Columbia Reef is famous for its complex architecture of caves, arches, and coral spires. Here you can find schools of snapper, barracudas, sea turtles, scorpion fish, and even the rare passing nurse shark. With both shallow coral gardens and deep ocean-floor caverns, the reef is accessible to snorkelers and scuba divers alike.
Depths rarely exceed 40 feet (12 meters) in the Columbia Shallows, making this portion of the reef ideal for snorkelers, photographers, and novice divers. Columbia Deep, with an impressive drop-off of 80 feet (24 meters) is better suited for experienced divers looking to explore caves and tunnels.
Because of its proximity to Cozumel, Columbia Reef is best explored on a snorkeling or diving tour from the island’s downtown marina. Most excursions visit Columbia Reef along with Palancar Reef and El Cielo Marine Park, and sometimes include hotel pickup and drop-off.
Things to Know Before You Go
Columbia Reef is a must-see attraction for nature and wildlife lovers.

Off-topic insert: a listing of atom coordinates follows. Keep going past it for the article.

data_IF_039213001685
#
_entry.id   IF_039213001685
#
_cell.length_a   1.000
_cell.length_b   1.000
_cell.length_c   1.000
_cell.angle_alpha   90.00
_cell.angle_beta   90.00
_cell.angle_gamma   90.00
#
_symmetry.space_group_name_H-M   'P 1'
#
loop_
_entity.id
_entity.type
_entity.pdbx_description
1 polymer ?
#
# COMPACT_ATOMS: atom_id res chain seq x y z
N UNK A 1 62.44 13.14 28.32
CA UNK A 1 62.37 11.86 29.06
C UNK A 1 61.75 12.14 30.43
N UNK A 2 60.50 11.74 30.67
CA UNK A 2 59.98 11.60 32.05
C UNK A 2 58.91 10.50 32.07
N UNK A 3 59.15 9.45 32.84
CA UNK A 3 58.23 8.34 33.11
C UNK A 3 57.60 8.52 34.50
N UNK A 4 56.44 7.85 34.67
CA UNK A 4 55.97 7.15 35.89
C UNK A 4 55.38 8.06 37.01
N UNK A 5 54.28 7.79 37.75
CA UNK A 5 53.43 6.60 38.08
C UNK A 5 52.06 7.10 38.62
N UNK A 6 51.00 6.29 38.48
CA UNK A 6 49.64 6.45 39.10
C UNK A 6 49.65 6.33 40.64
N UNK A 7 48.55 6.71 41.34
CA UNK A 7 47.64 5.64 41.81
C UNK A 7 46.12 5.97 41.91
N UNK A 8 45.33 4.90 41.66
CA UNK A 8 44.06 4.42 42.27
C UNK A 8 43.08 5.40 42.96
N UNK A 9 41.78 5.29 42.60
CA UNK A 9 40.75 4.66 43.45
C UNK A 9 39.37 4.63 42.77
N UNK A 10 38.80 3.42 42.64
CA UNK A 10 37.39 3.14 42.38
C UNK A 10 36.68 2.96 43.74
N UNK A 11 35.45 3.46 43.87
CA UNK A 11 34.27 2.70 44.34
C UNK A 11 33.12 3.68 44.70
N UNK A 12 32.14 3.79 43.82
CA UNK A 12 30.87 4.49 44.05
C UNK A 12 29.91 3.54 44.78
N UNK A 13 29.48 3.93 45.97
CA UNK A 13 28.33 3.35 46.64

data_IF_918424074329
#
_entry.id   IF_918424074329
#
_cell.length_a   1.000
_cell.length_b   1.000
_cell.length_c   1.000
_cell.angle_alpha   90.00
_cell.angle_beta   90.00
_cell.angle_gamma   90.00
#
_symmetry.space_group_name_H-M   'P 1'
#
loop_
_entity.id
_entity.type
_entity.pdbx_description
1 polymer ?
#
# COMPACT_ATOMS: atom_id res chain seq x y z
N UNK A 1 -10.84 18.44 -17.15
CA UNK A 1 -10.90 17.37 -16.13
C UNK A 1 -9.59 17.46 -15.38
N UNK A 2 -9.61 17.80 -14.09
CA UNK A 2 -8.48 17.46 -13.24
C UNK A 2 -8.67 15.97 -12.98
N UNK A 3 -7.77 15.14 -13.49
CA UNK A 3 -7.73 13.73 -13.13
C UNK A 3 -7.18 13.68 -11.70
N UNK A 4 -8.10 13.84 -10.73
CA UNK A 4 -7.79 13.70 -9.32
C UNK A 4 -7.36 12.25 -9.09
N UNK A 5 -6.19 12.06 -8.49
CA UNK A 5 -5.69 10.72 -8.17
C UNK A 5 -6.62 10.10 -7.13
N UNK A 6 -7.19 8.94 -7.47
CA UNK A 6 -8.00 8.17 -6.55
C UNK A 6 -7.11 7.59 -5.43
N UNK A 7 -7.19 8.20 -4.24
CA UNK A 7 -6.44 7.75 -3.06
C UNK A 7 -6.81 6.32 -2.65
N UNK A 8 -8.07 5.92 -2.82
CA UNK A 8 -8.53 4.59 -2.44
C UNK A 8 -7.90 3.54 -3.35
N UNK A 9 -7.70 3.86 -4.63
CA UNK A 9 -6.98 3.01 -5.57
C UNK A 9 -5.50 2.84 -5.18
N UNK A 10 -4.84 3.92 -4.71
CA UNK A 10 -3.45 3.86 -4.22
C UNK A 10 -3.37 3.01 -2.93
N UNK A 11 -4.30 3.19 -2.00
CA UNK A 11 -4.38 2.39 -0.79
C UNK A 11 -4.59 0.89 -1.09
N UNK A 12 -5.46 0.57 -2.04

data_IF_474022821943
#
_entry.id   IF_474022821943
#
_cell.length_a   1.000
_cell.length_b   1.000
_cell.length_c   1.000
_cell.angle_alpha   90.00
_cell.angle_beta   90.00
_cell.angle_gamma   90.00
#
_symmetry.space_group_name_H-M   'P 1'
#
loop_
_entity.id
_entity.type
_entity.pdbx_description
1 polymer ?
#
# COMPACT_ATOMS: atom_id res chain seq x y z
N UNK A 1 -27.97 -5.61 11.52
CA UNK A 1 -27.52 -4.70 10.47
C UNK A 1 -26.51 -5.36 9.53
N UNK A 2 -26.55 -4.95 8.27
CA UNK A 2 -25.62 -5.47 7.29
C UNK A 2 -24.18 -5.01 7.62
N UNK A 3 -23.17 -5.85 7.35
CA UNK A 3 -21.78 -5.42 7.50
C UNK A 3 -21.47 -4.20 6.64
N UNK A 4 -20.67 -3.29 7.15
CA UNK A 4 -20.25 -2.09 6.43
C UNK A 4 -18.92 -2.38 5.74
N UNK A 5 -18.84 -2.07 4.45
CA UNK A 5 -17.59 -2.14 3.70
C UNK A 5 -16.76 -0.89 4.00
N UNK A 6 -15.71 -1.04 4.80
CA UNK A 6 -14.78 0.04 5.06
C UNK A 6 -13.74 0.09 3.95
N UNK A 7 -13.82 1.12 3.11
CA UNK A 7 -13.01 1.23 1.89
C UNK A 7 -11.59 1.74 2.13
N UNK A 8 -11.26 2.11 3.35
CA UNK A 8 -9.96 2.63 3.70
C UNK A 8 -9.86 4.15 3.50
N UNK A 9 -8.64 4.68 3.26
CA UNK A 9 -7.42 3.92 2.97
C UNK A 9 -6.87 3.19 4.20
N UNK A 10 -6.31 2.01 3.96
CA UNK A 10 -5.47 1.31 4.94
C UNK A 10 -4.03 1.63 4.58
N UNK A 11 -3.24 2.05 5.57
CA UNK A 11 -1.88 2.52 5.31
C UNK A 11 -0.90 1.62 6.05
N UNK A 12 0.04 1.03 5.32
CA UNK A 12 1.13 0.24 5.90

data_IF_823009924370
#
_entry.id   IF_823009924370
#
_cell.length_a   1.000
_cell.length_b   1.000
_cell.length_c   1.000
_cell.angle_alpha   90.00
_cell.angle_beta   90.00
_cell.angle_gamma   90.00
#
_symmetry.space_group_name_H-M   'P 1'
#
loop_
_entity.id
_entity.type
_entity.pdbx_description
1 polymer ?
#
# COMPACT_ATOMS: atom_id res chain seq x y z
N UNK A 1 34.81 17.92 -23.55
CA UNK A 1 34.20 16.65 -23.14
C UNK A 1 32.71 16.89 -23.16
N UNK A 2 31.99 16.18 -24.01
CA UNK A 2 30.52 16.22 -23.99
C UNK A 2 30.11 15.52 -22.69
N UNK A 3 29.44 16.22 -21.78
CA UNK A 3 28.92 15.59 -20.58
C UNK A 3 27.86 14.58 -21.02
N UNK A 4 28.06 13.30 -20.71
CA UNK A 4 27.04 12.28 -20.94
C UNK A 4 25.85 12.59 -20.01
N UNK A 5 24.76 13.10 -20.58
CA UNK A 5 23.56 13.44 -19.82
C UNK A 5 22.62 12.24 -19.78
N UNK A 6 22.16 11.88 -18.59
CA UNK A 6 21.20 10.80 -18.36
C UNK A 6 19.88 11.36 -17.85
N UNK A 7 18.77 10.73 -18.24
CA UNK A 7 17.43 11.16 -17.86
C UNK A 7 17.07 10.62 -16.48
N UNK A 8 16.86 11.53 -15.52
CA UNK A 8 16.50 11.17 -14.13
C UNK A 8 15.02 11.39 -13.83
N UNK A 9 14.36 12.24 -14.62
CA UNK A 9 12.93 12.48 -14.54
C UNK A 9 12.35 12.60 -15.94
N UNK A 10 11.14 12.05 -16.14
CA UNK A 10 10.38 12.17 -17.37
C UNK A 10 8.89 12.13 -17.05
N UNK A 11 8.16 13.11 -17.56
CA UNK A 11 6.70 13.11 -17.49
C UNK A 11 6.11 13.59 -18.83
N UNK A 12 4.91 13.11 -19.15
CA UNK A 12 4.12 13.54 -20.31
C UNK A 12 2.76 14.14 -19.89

Remember to bring sun protection and water. It’s also a good idea to wear a wetsuit or rash guard to protect your skin from rough coral and jellyfish.
Evidence of scuba diving certification is required for certified dives.
Be careful not to touch or disturb the wildlife.
To maximize your chances of seeing wildlife, minimize your motions and let the fish come to you.
How to Get There
Columbia Reef is located off the southern coast of Cozumel, near Mexico’s Yucatan Peninsula. You can get there by guided tour or private charter boat—although the reef may be hard to locate on your own.
When to Get There
You can visit Columbia Reef year-round, but it’s busiest from December through April, when the weather tends to be sunny and warm. There are fewer crowds during hurricane season (May through October), but be sure to check the weather for storms.
Cozumel’s Coral Reefs
Cozumel’s expansive coral reefs are some of the largest in the world. Paradise Reef and Palancar Gardens are ideal spots for novice divers and snorkelers due to their shallow depth, and offer a chance to glimpse sea turtles, colorful fish, towering coral spires, and gently waving sea fans. The Palancar Caves are probably the most famous dive site, with huge brain corals and swim-through tunnels. Palancar Horseshoe, a natural underwater amphitheater made entirely of coral, is another must-see.